The numbers suggest many more will upgrade when O2, Vodafone and Three switch on their 4G services in late spring, particularly if increased competition brings prices down.
Although existing EE customers will see their headline speeds double at no extra cost, the carrier will be hoping its faster network will allow it to continue charging a premium.
EE was able to launch 4G a full six months ahead of rivals by using spectrum it already owned rather than having to wait for February’s auction, and has now set a target of 1 million customers by Christmas.
The group declined to say how many have signed up so far, but 1m customers would represent 8% of its nearly 13m contract subscribers over a 14-month period. The most successful 4G operators around the world have been able to convert about 10% of their contract customers within two years, the company said.
“In the UK people use more internet compared to other markets, people have more smartphones than other markets, so the UK is the ideal market to have a benchmark network and that is the ambition,” said Swantee.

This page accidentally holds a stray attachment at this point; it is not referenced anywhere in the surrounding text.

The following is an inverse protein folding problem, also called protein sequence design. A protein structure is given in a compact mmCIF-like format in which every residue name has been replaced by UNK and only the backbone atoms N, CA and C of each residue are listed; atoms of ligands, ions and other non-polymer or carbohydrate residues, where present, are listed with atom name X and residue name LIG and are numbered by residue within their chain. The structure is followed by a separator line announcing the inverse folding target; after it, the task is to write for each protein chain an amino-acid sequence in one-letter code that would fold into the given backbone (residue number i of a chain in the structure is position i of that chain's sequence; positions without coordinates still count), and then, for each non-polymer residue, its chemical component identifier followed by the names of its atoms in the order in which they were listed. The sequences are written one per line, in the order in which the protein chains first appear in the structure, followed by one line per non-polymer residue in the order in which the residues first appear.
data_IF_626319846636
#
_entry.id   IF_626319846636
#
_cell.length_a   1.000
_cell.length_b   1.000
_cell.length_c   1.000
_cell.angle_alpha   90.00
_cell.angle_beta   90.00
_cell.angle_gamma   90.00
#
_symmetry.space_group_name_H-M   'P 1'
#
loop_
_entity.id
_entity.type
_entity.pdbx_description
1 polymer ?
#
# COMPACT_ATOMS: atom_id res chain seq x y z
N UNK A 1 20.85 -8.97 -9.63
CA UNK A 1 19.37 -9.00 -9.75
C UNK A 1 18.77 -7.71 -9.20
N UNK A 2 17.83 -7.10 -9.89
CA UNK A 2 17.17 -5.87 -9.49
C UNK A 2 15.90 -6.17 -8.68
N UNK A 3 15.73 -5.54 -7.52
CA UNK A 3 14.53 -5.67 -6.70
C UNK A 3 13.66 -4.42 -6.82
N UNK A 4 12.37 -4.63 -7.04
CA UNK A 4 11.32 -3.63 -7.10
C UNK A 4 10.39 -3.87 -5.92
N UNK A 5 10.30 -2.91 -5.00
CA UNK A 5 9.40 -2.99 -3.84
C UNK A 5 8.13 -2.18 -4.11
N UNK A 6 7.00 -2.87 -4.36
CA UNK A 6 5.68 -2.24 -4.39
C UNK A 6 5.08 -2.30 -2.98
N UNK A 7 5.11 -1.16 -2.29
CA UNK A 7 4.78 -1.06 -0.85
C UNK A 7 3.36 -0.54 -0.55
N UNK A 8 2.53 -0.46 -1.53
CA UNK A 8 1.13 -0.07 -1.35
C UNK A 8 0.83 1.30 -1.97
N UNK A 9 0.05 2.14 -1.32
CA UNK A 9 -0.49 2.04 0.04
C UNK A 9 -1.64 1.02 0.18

When France Telecom and Deutsche Telekom merged their Orange and T-Mobile networks in the UK in 2010, they created the country’s largest mobile group. With the 4G auction complete, EE’s owners are now looking to sell all or part of the company, either through a stockmarket listing or a sale to another owner.
Private equity firms including America’s KKR and Europe’s CVC Capital Partners are understood to be trying to raise debt financing for a £10bn buyout, while France Telecom has appointed Morgan Stanley to oversee the process.
“The reason there is so much noise about potential IPOs and private equity is because we have changed this company,” said Swantee. “This company is now leading the UK industry from a network perspective, and from a total size perspective.”
EE speeds will eventually double again, with tests before the end of this year for a service that could reach a theoretical peak of 300 Mbps. The trial will be to combine EE’s existing 1800MHz spectrum with the large amount of 2600MHz it bought at auction.